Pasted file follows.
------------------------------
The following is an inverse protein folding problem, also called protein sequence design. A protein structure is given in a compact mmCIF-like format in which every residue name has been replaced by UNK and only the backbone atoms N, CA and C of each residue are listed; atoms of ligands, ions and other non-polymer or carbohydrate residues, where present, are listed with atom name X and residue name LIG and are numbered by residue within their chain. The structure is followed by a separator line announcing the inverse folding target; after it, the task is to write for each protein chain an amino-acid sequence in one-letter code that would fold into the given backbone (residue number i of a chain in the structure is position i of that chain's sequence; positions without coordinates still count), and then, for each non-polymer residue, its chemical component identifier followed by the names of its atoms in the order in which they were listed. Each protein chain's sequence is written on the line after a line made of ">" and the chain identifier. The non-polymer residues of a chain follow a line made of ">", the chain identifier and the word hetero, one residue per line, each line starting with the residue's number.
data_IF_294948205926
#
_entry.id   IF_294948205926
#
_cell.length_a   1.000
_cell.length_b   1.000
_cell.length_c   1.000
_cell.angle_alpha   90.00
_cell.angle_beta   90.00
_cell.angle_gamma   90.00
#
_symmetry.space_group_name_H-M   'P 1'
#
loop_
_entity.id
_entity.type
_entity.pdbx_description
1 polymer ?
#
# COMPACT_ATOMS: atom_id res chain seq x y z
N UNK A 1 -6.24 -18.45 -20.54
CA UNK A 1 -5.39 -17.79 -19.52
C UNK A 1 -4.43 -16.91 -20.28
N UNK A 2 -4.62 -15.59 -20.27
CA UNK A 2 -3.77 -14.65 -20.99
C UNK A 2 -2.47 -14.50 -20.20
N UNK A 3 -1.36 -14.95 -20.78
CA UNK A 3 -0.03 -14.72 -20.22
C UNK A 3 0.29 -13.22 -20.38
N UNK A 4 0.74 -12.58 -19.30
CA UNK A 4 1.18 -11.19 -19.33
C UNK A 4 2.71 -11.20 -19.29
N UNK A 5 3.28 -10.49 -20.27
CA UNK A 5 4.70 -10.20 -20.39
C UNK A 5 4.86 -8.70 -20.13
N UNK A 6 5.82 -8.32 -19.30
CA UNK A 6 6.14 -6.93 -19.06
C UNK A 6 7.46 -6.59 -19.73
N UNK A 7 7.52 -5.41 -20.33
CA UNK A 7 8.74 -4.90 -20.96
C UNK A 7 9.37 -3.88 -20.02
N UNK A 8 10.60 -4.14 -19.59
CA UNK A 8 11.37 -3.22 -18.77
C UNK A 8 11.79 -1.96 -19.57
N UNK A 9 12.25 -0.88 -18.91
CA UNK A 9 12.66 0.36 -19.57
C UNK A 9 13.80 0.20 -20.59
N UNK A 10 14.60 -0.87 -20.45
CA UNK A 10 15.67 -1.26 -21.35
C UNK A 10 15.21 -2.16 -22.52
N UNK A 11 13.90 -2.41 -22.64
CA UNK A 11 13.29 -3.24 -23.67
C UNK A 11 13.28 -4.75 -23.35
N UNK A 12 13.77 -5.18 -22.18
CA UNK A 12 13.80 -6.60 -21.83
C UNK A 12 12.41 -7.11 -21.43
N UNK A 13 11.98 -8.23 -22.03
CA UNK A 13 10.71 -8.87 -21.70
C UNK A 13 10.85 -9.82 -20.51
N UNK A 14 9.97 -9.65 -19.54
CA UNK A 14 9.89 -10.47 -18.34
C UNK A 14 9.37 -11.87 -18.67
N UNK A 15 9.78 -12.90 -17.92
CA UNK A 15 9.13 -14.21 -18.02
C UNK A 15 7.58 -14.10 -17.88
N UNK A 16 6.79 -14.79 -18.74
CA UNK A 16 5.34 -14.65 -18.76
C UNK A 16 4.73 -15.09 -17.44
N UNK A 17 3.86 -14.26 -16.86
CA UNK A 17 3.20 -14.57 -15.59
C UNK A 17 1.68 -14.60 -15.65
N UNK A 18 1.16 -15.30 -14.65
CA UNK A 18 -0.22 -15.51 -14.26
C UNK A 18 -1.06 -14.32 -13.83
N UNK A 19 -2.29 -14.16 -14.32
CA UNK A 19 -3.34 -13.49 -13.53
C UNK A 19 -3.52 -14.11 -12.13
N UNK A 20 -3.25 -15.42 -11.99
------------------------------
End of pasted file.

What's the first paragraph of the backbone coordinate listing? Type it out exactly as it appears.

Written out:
The following is an inverse protein folding problem, also called protein sequence design. A protein structure is given in a compact mmCIF-like format in which every residue name has been replaced by UNK and only the backbone atoms N, CA and C of each residue are listed; atoms of ligands, ions and other non-polymer or carbohydrate residues, where present, are listed with atom name X and residue name LIG and are numbered by residue within their chain. The structure is followed by a separator line announcing the inverse folding target; after it, the task is to write for each protein chain an amino-acid sequence in one-letter code that would fold into the given backbone (residue number i of a chain in the structure is position i of that chain's sequence; positions without coordinates still count), and then, for each non-polymer residue, its chemical component identifier followed by the names of its atoms in the order in which they were listed. Each protein chain's sequence is written on the line after a line made of ">" and the chain identifier. The non-polymer residues of a chain follow a line made of ">", the chain identifier and the word hetero, one residue per line, each line starting with the residue's number.